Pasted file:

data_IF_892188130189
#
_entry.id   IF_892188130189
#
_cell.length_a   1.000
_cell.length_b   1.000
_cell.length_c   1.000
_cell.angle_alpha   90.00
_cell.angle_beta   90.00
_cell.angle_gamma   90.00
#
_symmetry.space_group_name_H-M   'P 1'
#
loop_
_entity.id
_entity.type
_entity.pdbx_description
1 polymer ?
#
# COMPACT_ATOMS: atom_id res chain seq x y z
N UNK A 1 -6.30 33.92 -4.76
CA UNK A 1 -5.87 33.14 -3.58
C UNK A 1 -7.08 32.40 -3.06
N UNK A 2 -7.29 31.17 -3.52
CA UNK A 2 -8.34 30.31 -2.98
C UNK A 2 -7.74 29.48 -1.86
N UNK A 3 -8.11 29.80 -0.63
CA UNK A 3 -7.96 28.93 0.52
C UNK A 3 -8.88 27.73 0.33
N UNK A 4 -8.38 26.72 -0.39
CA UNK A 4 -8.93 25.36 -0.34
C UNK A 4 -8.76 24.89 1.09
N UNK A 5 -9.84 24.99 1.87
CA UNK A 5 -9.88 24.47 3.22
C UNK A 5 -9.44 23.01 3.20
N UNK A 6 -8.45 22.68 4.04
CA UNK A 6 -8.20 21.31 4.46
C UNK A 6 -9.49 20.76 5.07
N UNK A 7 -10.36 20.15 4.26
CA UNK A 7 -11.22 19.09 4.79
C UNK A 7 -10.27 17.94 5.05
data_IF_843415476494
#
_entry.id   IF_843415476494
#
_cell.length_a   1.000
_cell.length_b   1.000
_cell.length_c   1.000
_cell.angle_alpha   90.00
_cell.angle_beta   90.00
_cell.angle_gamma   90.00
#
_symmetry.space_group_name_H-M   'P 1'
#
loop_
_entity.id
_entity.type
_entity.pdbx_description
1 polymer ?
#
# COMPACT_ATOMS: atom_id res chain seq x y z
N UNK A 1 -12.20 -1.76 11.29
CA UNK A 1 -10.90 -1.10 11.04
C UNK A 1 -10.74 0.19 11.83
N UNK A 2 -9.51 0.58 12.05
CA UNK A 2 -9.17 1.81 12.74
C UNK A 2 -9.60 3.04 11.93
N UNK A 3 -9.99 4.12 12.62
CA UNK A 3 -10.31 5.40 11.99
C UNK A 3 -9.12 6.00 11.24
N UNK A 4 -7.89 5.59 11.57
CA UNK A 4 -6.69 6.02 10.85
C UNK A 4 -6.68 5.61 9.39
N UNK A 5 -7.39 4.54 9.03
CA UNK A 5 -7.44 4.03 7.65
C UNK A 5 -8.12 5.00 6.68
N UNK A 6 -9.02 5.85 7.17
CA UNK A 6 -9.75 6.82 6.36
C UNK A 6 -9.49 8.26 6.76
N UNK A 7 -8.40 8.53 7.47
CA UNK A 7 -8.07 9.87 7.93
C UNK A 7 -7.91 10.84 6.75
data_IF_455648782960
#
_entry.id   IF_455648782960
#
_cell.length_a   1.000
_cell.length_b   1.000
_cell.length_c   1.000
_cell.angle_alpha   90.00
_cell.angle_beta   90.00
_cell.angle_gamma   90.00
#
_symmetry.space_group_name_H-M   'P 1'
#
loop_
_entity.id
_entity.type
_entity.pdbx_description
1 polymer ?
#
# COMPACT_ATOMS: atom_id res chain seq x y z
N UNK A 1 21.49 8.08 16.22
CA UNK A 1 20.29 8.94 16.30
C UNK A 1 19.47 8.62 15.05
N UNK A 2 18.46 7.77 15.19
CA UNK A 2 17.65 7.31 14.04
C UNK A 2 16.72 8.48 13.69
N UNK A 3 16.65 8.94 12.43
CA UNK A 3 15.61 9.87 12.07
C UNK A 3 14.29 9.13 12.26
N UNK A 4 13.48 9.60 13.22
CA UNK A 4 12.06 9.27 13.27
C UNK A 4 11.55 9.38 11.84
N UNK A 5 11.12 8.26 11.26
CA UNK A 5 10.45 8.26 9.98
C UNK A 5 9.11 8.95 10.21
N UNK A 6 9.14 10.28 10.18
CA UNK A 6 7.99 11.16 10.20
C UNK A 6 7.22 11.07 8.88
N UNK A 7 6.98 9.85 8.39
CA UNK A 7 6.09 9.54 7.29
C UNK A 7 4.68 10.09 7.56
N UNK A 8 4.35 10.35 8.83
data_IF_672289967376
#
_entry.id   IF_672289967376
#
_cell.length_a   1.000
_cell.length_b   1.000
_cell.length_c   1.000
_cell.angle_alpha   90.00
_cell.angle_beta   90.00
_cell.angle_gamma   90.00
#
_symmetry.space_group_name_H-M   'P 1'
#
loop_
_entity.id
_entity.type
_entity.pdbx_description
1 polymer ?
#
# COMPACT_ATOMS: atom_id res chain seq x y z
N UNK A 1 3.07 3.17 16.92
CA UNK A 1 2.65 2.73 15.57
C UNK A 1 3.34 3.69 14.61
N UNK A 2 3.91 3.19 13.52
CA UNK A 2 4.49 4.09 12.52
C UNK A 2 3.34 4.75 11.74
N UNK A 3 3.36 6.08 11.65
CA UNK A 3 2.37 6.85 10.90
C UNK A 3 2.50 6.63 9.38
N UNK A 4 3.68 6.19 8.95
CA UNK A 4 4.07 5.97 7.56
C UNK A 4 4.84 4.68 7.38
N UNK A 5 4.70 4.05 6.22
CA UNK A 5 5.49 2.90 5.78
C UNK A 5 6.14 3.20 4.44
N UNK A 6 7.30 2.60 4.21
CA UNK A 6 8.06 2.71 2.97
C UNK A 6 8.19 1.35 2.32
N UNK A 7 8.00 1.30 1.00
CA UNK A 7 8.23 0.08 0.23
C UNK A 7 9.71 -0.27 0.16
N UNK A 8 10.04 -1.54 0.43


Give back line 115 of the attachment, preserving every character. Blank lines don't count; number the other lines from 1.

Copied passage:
N UNK A 5 11.12 8.26 11.26